1. Ten Fun Things for Students to Map
2. It's Patriots' Day! Resources for Learning About the Start of the American Revolution
3. Three Good Tools for Creating Infographics
4. The Best Adobe Spark Alternative
5. Expeditions Pro - Guide Students on Virtual Reality Tours
6. How to Mirror an Android Phone to a PC or Mac
7. How to Record a Google Earth Tour in Your Web Browser

Summer Workshops for Your School!
I'm going back on the road this summer to host professional development workshops in-person! If you'd like to have me come to your school, please get in touch with me soon.

Spring and Summer Webinars
I conduct professional development webinars throughout the year. I'll host a free one-hour webinar for any school or group that purchases ten or more copies of 50 Tech Tuesday Tips.

On-demand Professional Development
Thanks to This Month's Banner Advertisers!
  • Kikori App offers a huge library of SEL activities for all ages. 
  • WriteReader is a great tool for multimedia writing. 
Other Places to Follow Me:
  • The Practical Ed Tech Newsletter comes out every Sunday evening/ Monday morning. It features my favorite tip of the week and the week's most popular posts from Free Technology for Teachers.
  • My YouTube channel has more than 40,000 subscribers watching my short tutorial videos on a wide array of educational technology tools.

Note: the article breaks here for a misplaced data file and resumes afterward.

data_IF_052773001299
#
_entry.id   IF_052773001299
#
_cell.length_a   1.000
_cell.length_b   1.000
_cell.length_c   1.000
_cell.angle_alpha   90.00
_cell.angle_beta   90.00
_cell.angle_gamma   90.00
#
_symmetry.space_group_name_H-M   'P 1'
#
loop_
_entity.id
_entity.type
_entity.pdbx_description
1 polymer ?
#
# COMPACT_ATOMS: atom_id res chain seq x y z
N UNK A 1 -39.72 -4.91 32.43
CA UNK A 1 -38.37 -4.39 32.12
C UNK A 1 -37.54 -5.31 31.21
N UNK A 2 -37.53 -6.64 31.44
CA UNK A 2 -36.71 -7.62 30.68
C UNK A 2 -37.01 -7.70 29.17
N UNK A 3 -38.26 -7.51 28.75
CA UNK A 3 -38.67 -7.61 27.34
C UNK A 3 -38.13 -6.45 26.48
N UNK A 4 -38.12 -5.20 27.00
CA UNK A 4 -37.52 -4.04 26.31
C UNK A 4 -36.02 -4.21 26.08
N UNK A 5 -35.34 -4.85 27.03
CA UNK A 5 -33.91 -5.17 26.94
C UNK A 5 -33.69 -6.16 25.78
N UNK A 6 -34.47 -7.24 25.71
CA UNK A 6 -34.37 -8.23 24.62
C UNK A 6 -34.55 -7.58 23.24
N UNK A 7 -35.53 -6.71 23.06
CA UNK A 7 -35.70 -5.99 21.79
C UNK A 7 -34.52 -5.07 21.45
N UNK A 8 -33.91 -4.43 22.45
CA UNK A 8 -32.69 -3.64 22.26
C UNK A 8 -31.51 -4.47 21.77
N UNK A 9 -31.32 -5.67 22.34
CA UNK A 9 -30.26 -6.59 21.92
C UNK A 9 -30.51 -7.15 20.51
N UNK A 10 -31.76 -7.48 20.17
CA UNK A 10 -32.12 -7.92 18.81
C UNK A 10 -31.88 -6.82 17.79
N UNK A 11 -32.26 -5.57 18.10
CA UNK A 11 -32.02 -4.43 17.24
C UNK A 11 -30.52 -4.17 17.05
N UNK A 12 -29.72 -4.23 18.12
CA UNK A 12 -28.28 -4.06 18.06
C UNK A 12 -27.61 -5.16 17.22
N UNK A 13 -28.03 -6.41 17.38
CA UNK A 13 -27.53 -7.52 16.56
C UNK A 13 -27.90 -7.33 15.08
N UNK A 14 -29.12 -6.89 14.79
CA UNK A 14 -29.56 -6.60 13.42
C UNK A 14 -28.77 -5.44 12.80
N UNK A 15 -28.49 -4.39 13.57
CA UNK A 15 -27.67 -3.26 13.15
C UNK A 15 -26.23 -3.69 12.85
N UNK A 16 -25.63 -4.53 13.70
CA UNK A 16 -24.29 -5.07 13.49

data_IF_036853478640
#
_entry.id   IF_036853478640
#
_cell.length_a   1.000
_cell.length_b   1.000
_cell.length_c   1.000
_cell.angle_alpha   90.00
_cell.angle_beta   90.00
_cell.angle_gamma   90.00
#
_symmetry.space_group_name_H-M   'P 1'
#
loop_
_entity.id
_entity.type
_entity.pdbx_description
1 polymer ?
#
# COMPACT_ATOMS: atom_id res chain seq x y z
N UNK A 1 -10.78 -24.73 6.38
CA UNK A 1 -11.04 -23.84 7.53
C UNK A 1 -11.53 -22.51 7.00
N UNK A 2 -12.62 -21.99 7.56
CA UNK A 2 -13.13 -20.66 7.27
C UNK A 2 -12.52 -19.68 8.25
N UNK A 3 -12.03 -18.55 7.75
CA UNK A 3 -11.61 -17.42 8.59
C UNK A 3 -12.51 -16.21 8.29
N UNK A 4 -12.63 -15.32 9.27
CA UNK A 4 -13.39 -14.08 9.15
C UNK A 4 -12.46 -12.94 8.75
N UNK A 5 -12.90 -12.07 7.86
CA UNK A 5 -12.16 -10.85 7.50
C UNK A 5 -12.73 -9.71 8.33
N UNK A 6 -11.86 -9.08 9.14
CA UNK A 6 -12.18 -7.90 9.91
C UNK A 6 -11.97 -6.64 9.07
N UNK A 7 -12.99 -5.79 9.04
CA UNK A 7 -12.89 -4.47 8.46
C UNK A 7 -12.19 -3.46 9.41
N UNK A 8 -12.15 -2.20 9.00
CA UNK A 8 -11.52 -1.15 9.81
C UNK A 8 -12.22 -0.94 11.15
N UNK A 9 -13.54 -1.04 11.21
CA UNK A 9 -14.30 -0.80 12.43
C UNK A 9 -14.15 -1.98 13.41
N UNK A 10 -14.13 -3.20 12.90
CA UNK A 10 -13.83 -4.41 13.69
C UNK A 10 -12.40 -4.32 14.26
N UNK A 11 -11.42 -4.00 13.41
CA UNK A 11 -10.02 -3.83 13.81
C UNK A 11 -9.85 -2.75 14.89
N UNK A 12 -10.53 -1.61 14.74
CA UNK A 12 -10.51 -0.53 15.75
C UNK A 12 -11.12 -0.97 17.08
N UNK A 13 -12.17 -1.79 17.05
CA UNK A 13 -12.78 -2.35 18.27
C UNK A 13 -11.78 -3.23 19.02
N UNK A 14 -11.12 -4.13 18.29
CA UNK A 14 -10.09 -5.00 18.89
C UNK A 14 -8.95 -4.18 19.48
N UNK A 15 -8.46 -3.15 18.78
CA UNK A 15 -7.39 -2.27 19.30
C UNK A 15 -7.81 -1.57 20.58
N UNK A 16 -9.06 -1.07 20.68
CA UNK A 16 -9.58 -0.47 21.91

• I've been Tweeting as @rmbyrne for fifteen years. 
  • The Free Technology for Teachers Facebook page features new and old posts from this blog throughout the week. 
  • If you're curious about my life outside of education, you can follow me on Instagram or Strava.
This post originally appeared on If you see it elsewhere, it has been used without permission. Sites that steal my (Richard Byrne's) work include Icons Daily and Daily Dose. Featured image captured by Richard Byrne.

New Chrome Web Store Badges Might Help You Pick Better Extensions

Earlier this week Google announced a new badge program for developers who make Chrome extensions. The program is supposed to make it easier for end-users like you and me to identify extensions that have been created by developers who adhere to Google's standards of best practices and whose identities have been verified. 

There are actually two different badges that Google is giving to developers of Chrome extensions. The first is the featured badge. That badge seems to be reserved for developers who adhere to all best practice guidelines including privacy, user experience, and clarity of listing page. The second badge is the established publisher badge. That badge is for developers who have gone through Google's identity verification process. 

It appears that the purpose of these new badges is to make it easier to identify the more or less trustworthy Chrome extensions. That said, the cynic in me now wonders why Google hasn't required identity verification for developers all along.